President Obama recently released his latest ploy to save the American economy. The trouble? It is same as the old plan. The so-called “American Jobs Act,” at a cost of $447 billion, is nothing more than the second part of the Obama stimulus which failed to result in anything but higher debt and deficits, crony capitalism and further economic stagnation. Luckily, while the Obama administration may be out of new ideas when it comes to reviving our economy the American people and American job creators are not.
Before we look for a way forward we must first come to a simple conclusion as to where we have come from. During the past twenty five years America’s economic position in the world has weakened, we have become less competitive in competing for jobs and growth and we have allowed for our tax system to become antiquated, overly complex and burdensome. Americans can no longer afford to be apathetic about our global competitiveness.
The first step we should take to reinvigorate our economy and improve our status as a magnet for jobs and innovation would be to significantly reform our corporate tax code. Closing loopholes, simplifying and reducing rates would free our nation’s job creators to start hiring again.
At 35 percent, America’s corporate tax rate is the second highest in the world. When companies look to open new branches or to relocate their headquarters, America can’t compete with countries whose tax rates make it easier, not harder, for businesses to succeed. And what is the result of such an unfriendly business environment? Jobs, capital and investment that could have helped the American economy sent overseas.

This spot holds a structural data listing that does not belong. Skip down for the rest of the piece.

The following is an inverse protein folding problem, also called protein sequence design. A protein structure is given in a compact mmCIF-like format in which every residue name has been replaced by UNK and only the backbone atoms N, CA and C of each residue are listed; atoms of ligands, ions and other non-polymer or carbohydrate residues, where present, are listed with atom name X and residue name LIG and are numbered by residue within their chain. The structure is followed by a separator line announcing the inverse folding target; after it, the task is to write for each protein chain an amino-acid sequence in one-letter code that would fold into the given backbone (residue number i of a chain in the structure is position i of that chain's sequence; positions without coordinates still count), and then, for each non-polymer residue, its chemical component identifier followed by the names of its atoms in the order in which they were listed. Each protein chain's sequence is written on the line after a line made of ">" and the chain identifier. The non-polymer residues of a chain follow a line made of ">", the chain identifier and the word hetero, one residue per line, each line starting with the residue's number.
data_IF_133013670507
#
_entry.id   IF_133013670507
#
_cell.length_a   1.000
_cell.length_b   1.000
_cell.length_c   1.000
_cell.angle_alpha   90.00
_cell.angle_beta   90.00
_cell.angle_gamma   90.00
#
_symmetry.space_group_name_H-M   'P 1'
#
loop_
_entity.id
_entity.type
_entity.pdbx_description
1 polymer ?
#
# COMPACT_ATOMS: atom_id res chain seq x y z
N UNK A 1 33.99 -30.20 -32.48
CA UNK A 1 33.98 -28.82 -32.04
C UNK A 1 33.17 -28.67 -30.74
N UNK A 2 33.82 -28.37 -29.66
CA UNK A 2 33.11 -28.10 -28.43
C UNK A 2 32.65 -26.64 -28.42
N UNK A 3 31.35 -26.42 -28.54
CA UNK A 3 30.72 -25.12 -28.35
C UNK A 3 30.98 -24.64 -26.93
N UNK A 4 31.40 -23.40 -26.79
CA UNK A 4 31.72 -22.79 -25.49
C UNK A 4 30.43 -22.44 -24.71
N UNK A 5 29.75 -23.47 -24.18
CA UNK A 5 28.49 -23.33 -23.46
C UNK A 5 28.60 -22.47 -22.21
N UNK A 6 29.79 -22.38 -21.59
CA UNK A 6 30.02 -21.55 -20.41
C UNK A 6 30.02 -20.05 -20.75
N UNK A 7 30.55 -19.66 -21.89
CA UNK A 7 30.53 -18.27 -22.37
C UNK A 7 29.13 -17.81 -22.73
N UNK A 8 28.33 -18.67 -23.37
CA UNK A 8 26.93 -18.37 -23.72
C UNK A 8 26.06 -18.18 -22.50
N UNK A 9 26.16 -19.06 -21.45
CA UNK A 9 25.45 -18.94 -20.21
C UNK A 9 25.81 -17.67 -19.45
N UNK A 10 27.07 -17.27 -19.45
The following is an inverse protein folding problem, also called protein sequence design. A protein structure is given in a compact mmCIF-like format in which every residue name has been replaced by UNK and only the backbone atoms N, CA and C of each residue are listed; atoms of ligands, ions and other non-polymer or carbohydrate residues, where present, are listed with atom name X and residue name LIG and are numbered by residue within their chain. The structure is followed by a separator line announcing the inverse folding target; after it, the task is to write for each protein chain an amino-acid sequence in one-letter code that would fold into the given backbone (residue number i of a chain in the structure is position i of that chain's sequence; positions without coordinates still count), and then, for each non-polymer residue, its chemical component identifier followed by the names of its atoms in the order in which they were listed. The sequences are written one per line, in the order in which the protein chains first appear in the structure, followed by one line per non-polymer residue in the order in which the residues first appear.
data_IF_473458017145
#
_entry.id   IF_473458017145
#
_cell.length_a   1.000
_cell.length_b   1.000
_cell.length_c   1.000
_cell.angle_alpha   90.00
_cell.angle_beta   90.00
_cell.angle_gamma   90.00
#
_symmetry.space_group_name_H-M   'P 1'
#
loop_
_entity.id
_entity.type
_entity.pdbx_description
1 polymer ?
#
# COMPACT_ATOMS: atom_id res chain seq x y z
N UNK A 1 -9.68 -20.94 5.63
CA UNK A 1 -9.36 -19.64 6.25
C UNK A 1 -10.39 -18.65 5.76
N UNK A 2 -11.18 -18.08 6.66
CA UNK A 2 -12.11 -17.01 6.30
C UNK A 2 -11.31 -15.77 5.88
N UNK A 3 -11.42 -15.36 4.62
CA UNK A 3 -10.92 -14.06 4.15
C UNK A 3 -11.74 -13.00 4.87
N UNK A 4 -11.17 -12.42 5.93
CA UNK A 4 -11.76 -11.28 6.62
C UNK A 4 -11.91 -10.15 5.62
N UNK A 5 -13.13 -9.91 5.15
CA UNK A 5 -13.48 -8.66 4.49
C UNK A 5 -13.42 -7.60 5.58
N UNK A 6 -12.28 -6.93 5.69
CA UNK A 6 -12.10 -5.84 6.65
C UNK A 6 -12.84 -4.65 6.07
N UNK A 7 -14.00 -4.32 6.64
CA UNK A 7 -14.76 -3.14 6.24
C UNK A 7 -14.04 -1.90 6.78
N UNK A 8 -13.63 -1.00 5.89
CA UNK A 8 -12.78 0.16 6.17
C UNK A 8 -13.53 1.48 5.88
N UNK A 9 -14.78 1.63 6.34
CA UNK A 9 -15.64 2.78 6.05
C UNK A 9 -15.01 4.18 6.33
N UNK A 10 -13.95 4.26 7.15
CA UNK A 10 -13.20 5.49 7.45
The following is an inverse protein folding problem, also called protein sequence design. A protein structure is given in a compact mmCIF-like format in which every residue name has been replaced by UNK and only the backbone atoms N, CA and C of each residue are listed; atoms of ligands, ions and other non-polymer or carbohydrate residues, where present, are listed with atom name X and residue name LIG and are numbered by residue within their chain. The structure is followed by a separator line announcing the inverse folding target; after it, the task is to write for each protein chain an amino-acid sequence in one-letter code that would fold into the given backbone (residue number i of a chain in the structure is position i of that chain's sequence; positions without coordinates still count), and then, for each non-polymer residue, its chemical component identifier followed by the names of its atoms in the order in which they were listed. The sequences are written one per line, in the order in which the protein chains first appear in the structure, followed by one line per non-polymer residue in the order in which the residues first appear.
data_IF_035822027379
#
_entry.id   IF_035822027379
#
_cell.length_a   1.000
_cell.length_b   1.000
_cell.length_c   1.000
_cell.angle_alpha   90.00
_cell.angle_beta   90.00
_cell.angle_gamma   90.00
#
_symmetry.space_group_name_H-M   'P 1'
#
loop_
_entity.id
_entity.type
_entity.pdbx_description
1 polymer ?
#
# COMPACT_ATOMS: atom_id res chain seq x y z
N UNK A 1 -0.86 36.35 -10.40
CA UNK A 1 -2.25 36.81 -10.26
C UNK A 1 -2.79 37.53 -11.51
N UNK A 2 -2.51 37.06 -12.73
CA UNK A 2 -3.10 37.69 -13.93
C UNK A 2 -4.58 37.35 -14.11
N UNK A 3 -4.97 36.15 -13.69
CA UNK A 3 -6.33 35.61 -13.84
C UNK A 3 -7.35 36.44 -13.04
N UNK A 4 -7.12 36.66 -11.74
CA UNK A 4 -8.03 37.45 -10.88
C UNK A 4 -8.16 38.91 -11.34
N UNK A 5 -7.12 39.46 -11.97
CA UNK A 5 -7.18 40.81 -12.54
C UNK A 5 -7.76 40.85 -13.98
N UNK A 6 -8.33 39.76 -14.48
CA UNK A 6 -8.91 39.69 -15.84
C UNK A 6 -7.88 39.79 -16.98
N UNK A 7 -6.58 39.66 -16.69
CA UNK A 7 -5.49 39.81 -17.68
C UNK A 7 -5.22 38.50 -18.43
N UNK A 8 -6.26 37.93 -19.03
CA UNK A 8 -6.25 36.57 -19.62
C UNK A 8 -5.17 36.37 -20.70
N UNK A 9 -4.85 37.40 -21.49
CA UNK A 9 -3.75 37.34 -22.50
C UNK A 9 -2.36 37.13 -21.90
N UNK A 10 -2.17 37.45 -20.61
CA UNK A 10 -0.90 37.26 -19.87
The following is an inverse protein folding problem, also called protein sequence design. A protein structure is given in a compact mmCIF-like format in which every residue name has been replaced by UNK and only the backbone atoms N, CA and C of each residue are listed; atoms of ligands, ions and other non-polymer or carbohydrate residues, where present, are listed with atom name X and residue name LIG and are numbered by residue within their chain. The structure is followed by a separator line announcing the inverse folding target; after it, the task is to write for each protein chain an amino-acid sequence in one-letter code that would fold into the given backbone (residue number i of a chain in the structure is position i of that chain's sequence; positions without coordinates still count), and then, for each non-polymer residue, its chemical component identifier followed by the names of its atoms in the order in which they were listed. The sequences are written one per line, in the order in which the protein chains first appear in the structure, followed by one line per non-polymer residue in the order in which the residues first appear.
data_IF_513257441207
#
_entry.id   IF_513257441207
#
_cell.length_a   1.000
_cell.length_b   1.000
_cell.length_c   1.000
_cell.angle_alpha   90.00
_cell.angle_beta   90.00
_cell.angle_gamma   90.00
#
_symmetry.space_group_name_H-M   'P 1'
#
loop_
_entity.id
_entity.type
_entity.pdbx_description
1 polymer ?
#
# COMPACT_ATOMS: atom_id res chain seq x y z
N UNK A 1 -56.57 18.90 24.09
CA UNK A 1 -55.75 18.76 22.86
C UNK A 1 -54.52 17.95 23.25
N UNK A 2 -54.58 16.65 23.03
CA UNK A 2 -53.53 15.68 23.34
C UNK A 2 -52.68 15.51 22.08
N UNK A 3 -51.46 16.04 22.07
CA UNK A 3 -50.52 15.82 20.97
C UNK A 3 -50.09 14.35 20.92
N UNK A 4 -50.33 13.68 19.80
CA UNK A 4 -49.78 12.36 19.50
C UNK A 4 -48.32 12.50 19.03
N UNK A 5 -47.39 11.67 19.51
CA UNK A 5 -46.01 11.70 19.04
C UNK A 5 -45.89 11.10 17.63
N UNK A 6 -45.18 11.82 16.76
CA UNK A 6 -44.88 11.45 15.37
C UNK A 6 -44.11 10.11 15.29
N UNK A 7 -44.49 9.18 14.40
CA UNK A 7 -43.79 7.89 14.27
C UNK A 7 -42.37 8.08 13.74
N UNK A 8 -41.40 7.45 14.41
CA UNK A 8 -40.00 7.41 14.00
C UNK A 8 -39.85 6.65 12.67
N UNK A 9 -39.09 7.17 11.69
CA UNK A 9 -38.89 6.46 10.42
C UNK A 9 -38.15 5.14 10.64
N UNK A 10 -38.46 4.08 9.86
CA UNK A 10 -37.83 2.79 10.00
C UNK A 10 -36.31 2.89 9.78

America is far behind the rest of the globe when it comes to corporate tax reform. Since 2000, 34 of the 30 nations within the Organisation for Economic Cooperation and Development have lowered their statutory corporate tax income rates. Even Japan, the nation with the highest corporate tax rate, is considering lowering their rate by five percent. But despite the numerous changes in technology, globalization and business development, the American corporate tax code has remained static for the past 25 years.
A reasonable corporate tax code that made America globally competitive would not just benefit CEOs and stock holders, but workers as well. Recent research has shown that workers bear a significant share of the corporate income tax in the form of reduced employment opportunities and lower wages. In fact, the U.S. Treasury Department estimates that 25 percent of the corporate tax is borne by workers.
The impact of a high corporate tax rate is increasingly apparent —the number of Fortune 500 Global headquarters in the U.S. and Japan has decreased 30 percent in the last 11 years. By closing loopholes in our corporate tax code while lowering the rate to make America more competitive, we have the chance to increase the corporate tax base by attracting companies to start in and re-locate to the U.S..
There are many areas in which we can and should halt the anti-growth policies of this administration but lowering and simplifying the corporate tax rate is the single best proposal to empower businesses of all sizes to reinvest in growth.